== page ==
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Stephan Weiss

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Have you had the situation to buy a counterfeit without knowing?

The technologies that counterfeiters of luxury goods use are becoming better by the day. Have you had situations where you realized that a product of yours is actually a fake, even though you always thought it would be genuine? Where had you bought it? In an actual store you trusted or online or so? How did you react when you found out? Where you able to go back to the shop and complain or did you just don’t mind?

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    Sep 28 2011: QUOTE: "Have you had the situation to buy a counterfeit without knowing?"

    How would I know?

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    Hi Stephan,

    I'm sure I've been in a situation to buy a counterfeit - I live in China.

    For the most part, I do not buy brand name products although I do have two Monte Blanc pens. One I got in China, the other, in Canada. As far as I know, they are both genuine. (The Canadian shop confirmed the one I bought in China was authentic.)

    I have friends who come to China and, when they're here, they intentionally buy counterfeits - particularly watches. Rolex and Patek Phillipe are popular choices. It's not something I would want to do.

    They seem happy but they know what they are buying.

    Buying something you think is genuine only to find out it is counterfeit is extremely disappointing ... those "social scientists" have actually studied the effect. I'm sure you can find some studies online. None come to mind. And I do think there is a TED talk on this.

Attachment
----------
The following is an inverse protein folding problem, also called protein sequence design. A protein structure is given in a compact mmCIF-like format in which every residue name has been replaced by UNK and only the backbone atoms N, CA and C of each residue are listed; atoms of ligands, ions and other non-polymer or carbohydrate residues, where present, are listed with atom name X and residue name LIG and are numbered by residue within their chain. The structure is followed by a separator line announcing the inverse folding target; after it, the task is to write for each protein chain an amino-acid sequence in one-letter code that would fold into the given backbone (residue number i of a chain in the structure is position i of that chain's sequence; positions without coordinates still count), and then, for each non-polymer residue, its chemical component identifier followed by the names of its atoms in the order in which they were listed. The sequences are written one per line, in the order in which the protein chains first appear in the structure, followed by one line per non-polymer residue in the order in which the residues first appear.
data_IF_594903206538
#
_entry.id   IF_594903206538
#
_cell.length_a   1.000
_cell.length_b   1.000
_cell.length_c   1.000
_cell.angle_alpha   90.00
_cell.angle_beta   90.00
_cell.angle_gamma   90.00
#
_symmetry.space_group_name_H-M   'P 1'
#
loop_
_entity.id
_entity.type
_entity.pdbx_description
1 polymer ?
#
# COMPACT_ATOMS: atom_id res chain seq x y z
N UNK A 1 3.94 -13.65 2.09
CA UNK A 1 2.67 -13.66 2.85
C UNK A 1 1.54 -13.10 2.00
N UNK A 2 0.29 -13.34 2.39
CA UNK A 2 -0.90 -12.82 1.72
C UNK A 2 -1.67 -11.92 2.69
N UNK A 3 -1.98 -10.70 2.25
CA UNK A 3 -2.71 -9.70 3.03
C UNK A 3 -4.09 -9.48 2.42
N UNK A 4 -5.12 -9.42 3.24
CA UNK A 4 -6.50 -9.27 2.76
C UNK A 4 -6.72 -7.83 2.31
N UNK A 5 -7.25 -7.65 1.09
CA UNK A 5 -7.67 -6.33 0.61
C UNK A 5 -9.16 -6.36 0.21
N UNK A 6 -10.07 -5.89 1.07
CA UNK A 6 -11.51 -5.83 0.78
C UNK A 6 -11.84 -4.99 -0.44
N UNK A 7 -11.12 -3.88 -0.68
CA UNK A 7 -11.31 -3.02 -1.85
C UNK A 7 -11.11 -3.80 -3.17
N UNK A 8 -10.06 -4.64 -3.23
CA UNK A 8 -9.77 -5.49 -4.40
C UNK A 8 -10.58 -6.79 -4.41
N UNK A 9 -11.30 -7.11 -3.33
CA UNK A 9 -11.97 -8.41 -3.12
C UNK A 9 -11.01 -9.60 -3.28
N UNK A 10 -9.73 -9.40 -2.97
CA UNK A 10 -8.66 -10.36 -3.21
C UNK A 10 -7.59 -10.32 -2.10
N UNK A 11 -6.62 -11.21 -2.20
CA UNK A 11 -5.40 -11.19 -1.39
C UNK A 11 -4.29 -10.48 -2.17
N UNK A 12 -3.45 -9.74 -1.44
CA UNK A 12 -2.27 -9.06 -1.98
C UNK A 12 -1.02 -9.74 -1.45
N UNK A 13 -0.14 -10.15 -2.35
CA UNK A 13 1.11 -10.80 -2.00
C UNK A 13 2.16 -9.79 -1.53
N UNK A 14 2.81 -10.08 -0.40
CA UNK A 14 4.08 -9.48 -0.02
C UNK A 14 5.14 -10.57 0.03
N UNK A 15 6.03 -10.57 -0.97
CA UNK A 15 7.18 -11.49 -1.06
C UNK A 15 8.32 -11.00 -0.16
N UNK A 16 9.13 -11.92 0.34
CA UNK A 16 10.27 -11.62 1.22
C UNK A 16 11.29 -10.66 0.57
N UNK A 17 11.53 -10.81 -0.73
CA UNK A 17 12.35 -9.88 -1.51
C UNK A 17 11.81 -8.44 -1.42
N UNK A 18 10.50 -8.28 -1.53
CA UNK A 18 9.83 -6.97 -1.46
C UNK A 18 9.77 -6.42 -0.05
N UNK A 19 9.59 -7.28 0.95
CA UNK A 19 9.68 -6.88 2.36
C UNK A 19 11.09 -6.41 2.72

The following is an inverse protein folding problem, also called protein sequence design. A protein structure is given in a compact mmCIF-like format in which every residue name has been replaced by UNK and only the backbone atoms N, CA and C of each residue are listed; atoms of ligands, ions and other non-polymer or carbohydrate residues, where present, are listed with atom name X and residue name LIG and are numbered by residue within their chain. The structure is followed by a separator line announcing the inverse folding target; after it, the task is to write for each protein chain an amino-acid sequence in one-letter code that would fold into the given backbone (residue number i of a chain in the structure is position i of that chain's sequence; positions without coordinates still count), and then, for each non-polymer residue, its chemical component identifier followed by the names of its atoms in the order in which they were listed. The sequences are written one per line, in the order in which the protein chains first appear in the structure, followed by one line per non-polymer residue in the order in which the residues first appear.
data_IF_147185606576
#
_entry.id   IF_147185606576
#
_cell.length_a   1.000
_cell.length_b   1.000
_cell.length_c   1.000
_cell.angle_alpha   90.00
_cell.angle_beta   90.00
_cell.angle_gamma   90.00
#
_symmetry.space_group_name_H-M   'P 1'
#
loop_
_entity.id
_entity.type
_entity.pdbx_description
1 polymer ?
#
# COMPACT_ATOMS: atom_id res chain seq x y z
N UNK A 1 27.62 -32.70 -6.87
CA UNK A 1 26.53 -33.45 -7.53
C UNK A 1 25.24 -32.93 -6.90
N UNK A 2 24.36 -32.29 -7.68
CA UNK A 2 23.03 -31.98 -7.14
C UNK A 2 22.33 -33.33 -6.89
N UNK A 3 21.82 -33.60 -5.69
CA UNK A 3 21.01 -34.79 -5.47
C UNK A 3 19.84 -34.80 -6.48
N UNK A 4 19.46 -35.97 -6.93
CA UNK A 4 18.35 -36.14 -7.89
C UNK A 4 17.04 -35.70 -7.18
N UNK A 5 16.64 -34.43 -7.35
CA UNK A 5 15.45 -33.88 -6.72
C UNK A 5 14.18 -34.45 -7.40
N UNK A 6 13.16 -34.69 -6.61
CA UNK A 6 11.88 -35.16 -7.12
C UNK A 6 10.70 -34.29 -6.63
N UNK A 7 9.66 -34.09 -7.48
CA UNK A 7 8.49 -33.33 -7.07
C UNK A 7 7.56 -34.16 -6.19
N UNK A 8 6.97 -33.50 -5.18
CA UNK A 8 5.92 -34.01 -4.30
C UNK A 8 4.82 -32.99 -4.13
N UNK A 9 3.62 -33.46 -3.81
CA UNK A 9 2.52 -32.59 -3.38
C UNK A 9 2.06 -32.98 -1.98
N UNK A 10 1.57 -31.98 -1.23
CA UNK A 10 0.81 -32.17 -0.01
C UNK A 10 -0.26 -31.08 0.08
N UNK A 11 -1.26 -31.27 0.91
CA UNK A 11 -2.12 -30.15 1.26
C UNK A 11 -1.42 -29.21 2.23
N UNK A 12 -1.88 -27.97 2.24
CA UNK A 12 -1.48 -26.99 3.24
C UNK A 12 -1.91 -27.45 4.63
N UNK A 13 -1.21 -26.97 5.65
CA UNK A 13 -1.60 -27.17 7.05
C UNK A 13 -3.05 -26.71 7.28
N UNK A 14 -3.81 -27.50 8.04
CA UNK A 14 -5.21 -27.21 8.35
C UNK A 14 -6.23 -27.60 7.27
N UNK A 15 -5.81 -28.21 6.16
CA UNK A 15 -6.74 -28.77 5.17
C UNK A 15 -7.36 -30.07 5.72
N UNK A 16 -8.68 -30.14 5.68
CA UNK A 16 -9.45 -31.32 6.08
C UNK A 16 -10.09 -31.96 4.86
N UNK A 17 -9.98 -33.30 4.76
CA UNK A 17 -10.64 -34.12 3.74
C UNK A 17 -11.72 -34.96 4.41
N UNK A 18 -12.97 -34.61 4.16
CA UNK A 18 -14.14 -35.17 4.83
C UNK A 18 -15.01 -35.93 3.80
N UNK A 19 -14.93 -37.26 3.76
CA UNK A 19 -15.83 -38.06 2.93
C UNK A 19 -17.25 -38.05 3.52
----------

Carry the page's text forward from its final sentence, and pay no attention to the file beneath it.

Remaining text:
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    Sep 28 2011: Well i think counterfeiters mostly target products with a high profit margin. This is usually the case with luxury products as with those consumers pay a high add on for the brand name and the image that this brand represents. Additionally I think that counterfeiters rather target bigger and more known brands. As an example counterfeiters rather copy Rolex watches than Glashütte, which is a smaller and significantly more expensive watch producer. However, I'm trying to see how big the market for high quality counterfeits is, with which consumers might not be able to tell the difference. This market is usually composed differently to the street market for eg fake watches, where prices are usually much lower and all buyers are aware that this is a fake product. Those products are rather sold in shops. So I'm trying to find people who have experienced just this situation...
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    Sep 20 2011: Stephan, I have not, so far. What do you think are the dynamics involved in having a very useful product but has less brand or market value like what you observed the counterfeits seem to be headed into?
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      Sep 28 2011: Well i think counterfeiters mostly target products with a high profit margin. This is usually the case with luxury products as with those consumers pay a high add on for the brand name and the image that this brand represents. Additionally I think that counterfeiters rather target bigger and more known brands. As an example counterfeiters rather copy Rolex watches than Glashütte, which is a smaller and significantly more expensive watch producer. However, I'm trying to see how big the market for high quality counterfeits is, with which consumers might not be able to tell the difference. This market is usually composed differently to the street market for eg fake watches, where prices are usually much lower and all buyers are aware that this is a fake product. Those products are rather sold in shops. So I'm trying to find people who have experienced just this situation...